I just have two weeks of my internship left. It feels as though I am trying to pack a lot of travel into the last few weeks. In the last two weeks I have been to Venice to see the Biennale and to Sweden to visit a good friend from back in the University days.

I am now in the process of entertaining my parents who are visiting Holland for a few weeks. I have just sent them off on a cycling trip to Arnhem, which is what reminded me that I needed to post about my visit to the Kroller Muller museum

The Kroller Muller museum is a very impressive gallery in the middle of the Hogue Veluwe National park. It is the last place that you would expect to find such a good museum. You can be cycling through some very diverse nature for 15 kilometers or so and then come across this gallery which holds many works of Van Gough’s and Rembrant in there collection. Originally the museum collection was privately owned by wealth art collectors Helen + Anton Kroller. The couple owned a 12,000 piece collection with over 200 paintings of Van Gough’s. However, the came across financial troubles and risked losing there collection to debt collectors. So the couple donated the works and National Park to the Dutch government in1935, who have maintained the collection ever since

Currently the museum is showing a major exhibition of Jan Fabre’s sculptural works in an exhibition titled Hortus/Corpus. Fabre is a Belgian multidisciplinary artist who currently has many sculptural works on display at the Kroller Muller museum. A diverse range of materials are employed in the works. I was most impressed by the large-scale works created from jewel-scarab wing cases. The metallic wing cases, change in colour as you gain a different perspective on the work. Ranging from a luminescent green to a deep royal blue.

Filling the centre of the large sculpture gallery space is a work titled “I had to demolish a part of the ceiling of the royal palace because there was something growing out of it (2008.”

This is a large scale works inspired from the piece developed for the ceiling of the Belgium royal’s. The piece took over 2 million bug shells to create the work. The exhibition piece references the black pages in Belgium’s Colonial history. The scale and realism in the piece, creates a very strong and impacting work.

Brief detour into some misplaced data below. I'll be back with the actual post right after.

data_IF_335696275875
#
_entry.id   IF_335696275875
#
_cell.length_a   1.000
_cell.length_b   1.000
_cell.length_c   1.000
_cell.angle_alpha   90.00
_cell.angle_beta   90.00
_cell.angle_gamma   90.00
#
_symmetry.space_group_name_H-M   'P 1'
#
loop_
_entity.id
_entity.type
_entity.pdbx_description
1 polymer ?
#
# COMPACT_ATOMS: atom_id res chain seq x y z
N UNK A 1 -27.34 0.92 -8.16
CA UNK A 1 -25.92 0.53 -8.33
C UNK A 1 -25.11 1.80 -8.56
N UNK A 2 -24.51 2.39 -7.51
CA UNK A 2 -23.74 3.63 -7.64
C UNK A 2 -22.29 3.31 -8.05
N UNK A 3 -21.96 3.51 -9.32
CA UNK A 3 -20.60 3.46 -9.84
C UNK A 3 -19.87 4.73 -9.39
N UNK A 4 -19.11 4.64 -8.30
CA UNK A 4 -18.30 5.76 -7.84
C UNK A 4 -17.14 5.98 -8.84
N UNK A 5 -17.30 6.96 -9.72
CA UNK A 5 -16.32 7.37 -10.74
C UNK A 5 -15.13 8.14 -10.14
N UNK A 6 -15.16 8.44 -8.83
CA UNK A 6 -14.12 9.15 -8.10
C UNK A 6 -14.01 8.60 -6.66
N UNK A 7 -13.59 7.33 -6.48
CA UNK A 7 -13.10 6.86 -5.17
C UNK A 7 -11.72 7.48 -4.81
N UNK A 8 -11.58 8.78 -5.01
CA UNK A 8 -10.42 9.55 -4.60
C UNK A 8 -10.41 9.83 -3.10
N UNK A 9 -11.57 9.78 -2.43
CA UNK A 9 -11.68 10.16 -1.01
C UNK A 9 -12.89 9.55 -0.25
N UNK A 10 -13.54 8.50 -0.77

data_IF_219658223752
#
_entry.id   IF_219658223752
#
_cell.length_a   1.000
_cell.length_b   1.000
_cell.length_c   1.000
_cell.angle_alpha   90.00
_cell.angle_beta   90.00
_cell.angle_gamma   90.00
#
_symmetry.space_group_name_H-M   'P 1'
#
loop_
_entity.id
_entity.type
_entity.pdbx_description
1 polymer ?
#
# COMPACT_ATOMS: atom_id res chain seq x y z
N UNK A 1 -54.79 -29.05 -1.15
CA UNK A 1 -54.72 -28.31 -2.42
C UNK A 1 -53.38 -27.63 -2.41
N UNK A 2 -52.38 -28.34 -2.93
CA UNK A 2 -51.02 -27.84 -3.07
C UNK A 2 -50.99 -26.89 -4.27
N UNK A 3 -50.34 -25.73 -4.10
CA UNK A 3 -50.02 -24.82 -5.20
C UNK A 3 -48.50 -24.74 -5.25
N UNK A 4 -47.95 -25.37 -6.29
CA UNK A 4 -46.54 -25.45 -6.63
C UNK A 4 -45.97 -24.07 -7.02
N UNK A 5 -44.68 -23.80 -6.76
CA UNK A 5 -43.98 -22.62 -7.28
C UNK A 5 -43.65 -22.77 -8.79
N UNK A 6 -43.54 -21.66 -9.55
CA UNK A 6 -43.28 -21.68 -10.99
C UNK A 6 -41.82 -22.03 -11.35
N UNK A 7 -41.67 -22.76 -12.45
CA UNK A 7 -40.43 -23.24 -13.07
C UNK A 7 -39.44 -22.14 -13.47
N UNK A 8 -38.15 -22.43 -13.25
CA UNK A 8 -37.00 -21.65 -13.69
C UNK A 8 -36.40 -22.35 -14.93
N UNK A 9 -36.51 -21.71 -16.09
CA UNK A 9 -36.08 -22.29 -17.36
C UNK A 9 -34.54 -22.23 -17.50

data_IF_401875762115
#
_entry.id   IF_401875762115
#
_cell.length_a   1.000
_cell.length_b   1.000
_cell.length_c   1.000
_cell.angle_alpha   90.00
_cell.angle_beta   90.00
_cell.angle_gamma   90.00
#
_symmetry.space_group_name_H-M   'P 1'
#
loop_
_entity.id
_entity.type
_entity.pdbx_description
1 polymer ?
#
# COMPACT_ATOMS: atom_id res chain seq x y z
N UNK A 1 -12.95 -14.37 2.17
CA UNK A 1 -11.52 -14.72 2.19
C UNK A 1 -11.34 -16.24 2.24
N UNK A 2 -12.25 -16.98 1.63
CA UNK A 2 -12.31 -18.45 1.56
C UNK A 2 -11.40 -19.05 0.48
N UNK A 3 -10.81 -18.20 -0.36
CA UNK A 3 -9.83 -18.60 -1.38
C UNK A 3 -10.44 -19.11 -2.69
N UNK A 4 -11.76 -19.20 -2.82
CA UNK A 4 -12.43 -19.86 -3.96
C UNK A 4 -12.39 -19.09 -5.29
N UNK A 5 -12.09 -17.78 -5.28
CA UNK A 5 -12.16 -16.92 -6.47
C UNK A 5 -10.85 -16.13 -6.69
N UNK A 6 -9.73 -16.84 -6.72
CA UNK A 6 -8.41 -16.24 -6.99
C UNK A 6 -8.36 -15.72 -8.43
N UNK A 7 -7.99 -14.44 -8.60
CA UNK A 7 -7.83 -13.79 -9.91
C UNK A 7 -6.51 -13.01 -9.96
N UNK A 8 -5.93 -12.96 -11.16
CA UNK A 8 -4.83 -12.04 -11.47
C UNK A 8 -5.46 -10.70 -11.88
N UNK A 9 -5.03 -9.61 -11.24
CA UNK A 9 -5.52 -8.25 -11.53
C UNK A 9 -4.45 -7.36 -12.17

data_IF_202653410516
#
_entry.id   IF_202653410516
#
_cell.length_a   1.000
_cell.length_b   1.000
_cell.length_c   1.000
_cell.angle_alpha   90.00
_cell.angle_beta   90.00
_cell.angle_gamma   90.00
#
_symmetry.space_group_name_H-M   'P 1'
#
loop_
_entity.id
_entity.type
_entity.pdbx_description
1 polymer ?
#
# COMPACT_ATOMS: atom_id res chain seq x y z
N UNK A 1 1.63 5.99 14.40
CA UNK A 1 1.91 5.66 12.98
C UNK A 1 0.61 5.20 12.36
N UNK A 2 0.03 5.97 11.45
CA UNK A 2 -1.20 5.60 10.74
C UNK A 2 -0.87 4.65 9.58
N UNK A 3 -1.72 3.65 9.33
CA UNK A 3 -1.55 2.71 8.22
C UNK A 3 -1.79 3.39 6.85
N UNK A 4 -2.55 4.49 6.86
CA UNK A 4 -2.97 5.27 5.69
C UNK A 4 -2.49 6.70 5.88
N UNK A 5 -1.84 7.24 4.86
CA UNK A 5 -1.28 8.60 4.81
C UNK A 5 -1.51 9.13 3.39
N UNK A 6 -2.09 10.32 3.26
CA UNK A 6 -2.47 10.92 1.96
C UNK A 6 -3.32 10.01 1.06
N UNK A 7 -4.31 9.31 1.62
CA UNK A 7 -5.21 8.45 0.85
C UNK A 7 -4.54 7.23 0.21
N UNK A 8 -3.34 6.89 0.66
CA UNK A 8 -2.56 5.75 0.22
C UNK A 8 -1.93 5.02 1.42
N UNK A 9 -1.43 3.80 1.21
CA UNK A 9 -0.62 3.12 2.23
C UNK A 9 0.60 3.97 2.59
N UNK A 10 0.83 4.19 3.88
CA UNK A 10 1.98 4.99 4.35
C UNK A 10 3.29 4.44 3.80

The exhibition continues on for rooms + rooms and spills out into the large outdoor sculptural display at the national park. The works use materials ranging from glass, steel, ceramics, + gold. Many of the works reference the scarab wing cases, whether it be employing this as a medium or using the shape as an influence on the form of other works.

Anyway, if you are kicking around in Holland I would highly recommend that you visit the museum. It is totally worth the drive.

Monday, May 30, 2011

EKWC Den Bosch

While I have been in Holland I have been very fortunate to be taken out to different arts events around Holland by Tejo and his partner Tanja. I really appreciate the effort these guys have made to help discover the arts in The Netherlands.

Anyway, a few weeks ago Tanja took me to EKWC, a ceramic artist in residence in Den Bosch, in the South of Holland. EKWC was a very impressive facility. It is equipped with a range of different gas and electric kilns, spray booths, plastering rooms, 3 D printing machines, and very organised Glaze library. On top a of a great facility there are about 8-12 different specialized ceramic technicians who can assist artist in residence with there technical knowledge of ceramics.

Tanja has just completed a residence at EKWC. The residencies are for a three month intensive period. Artists live at the studios and totally engross themselves in developing ceramic objects. Tanja described the obsession she developed for ceramics, during the residency period.

The best bit is you don’t have to know a thing about ceramics before you take up a residency here. EKWC wants there artists in residence to be experimental with the development of there ceramic forms.

So if you are interested in ceramics and looking for a residency experience this may be the place to apply too.

Sunday, May 29, 2011

Searching for the Strand Beest

I don’t get excited about many things, but I was pretty excited about the prospect of going to check out Theo Jansen’s latest kinetic sculpture on the beach. For the past few weeks I have been checking out his webpage at lunch time at work. I bloody hate lunch here. I feel like the biggest dick not being able to partake in the purely Dutch conversation. So instead of trying to look interested in my sandwich, I kept zoning out to the Strandbeest webpage… dreaming of the day I got to see this work in the flesh.

Anyway, the weekend arrived, I was all set for the sculpture viewing, in The Hague. I got to the beach it was pissing with rain. The wind was howling like a dog. I had met this random guy in the city earlier on, I was a bit cautious of him to begin with. But without his help I probably wouldn’t have found the beach. He also had an electric fold up bike, he was very keen to show me, so the wind was a lot easier to battle with his bike. While this poor guy, battled along my rickety old bike, he also had a real hatred of rain, so every couple of kilometers we would travel he would stop and wipe down his jacket with a reem of paper towel.

Anyway, the rain got to much for my mate, so we farewelled each other and I trundled along on my old bike for another couple of hours, pulling into each beach café to asking some random, weather they had seen a sculpture walking down the beach. Did they know where the beaufort scale was sitting at today? Some very random questions.

Anyway, windswept and cold I gave up on my search for the strandbeest.

Midland Atelier

Midland Atelier
The Water Tower Studio.

The Water Tower View

The Floor Mat

The Floor Mat
This is an organic looking floor mat I am creating. It was inspired by mold crawling up the wall